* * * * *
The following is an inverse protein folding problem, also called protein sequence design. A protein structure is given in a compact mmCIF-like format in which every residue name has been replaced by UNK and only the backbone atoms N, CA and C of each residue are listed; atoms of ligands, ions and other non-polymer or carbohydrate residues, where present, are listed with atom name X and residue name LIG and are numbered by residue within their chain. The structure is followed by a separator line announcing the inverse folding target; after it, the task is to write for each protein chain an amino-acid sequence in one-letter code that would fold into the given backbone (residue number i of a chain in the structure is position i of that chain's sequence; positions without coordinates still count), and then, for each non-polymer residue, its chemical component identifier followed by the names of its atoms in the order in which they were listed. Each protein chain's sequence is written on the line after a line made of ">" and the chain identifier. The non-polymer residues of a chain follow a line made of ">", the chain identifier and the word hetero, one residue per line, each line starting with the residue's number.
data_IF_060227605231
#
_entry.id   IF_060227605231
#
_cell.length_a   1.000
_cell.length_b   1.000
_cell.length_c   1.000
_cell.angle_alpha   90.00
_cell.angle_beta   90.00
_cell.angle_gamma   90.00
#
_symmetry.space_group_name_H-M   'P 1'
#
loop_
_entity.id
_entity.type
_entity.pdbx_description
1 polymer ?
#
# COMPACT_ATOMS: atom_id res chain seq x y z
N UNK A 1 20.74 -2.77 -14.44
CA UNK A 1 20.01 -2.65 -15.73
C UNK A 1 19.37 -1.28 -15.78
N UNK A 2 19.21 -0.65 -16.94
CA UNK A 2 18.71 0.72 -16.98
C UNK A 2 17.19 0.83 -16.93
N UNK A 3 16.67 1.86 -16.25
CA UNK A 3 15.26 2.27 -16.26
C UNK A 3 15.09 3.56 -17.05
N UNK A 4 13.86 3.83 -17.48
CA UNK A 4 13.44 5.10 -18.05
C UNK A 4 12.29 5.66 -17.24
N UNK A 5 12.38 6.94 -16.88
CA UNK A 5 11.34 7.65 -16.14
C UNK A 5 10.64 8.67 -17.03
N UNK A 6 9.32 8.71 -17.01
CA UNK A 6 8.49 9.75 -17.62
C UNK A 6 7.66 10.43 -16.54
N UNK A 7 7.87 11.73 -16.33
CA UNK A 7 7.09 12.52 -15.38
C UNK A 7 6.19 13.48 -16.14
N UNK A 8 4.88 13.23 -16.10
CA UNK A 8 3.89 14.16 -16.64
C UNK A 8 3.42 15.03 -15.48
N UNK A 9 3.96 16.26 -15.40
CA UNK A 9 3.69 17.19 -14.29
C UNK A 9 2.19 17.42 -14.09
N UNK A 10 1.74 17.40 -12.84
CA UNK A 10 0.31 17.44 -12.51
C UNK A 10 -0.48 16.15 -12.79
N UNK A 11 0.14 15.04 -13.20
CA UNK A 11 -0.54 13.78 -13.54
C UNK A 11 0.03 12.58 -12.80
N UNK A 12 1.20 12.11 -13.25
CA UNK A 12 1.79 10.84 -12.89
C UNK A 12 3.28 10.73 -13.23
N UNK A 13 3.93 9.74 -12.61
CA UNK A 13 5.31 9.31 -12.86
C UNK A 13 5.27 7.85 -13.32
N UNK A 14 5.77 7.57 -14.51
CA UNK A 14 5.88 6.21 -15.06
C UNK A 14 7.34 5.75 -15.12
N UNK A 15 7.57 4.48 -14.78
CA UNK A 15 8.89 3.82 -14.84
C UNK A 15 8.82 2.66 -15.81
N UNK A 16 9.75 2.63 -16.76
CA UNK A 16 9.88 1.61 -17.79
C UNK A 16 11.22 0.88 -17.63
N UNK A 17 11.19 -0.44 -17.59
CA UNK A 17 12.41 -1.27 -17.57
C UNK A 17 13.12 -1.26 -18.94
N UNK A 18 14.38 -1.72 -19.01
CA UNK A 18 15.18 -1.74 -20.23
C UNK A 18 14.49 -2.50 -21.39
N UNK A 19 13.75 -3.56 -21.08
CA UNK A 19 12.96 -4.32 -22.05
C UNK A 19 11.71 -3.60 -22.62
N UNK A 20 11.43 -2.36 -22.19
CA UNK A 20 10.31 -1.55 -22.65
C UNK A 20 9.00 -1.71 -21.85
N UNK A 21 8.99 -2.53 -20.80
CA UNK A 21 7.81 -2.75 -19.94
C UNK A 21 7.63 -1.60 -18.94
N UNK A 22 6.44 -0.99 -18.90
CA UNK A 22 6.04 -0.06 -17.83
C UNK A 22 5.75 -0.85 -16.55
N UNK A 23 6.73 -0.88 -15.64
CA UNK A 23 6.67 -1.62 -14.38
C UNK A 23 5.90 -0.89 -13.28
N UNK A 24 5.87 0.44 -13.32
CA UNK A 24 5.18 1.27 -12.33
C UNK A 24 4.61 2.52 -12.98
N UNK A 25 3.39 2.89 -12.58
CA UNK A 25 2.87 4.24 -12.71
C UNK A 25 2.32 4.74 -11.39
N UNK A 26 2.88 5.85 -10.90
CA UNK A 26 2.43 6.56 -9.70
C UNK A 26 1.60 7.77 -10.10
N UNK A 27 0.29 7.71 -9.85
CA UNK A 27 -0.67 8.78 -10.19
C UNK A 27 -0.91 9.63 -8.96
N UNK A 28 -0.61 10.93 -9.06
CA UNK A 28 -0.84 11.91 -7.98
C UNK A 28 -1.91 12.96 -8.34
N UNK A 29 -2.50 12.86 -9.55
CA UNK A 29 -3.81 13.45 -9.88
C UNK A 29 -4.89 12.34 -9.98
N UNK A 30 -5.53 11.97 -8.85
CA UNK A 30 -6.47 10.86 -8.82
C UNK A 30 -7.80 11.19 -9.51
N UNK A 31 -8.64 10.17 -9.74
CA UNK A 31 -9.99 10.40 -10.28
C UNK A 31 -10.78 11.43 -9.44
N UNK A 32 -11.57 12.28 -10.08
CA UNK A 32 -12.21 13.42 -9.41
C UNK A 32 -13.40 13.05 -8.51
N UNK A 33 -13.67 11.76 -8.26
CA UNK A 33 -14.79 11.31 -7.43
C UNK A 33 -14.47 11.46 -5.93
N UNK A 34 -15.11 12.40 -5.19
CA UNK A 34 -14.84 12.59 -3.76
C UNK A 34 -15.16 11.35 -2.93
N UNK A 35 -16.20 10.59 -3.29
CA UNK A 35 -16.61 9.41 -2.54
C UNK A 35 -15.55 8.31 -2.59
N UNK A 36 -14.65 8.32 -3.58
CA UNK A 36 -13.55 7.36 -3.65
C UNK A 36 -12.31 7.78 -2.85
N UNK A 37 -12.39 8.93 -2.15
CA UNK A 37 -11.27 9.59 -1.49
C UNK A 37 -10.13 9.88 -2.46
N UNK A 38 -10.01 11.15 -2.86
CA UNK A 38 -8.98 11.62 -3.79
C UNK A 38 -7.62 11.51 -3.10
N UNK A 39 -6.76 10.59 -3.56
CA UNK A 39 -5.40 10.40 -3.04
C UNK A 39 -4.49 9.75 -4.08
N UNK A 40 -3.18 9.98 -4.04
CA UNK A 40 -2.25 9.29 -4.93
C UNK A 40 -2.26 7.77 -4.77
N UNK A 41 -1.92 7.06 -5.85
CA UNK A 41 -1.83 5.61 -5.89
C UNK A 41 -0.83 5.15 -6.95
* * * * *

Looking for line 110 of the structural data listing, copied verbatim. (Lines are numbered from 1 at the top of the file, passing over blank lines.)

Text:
CA UNK A 30 -6.47 10.86 -8.82